In this manuscript, the authors discuss using paired depth interviews as a method of collecting qualitative data. Paired depth interviewing—also known as paired interviewing—is defined as one researcher interviewing two people together (Houssart & Evens, 2011) for the purposes of collecting information about how the pair perceives the same event or phenomenon (Arksey, 1996). Although this form of interviewing has much potential as a data collection tool, it has received scant attention in the qualitative research literature. Thus, the purpose of this article is to provide a framework for using paired depth interviews as a method of collecting qualitative data. In this manuscript, we define and describe paired depth interviews, discuss conceptualizations of paired depth interviews using Roulston’s (2010) framework, delineate the strengths and limitations of paired depth interviews, and provide examples of paired depth interviews utilized in helping professions. Furthermore, we present a case study of original work that illustrates the utility of paired depth interviews and provide suggestions for future directions for paired depth interviews.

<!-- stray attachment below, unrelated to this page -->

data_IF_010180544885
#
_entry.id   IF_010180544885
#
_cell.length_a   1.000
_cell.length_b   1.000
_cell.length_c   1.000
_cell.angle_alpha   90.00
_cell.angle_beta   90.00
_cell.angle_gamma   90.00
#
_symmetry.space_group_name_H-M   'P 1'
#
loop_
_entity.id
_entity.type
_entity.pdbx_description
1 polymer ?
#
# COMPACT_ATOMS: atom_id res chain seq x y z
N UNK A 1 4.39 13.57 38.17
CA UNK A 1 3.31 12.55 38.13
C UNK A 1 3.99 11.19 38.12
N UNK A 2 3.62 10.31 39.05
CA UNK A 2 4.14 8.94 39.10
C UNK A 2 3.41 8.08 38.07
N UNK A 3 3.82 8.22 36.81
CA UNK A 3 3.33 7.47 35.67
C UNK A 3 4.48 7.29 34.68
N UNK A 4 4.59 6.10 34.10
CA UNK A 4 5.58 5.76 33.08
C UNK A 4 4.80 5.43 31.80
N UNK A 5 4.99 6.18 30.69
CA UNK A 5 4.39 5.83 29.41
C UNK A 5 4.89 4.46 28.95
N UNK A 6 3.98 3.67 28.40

Qualitative Research, Interviews, Paired Depth Interviews, Paired Interviews, Joint Interviews, Debriefing Interviews, Data Collection
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Recommended APA Citation
Wilson, A. D., Onwuegbuzie, A. J., & Manning, L. P. (2016). Using Paired Depth Interviews to Collect Qualitative Data. The Qualitative Report, 21(9), 1549-1573. Retrieved from https://nsuworks.nova.edu/tqr/vol21/iss9/1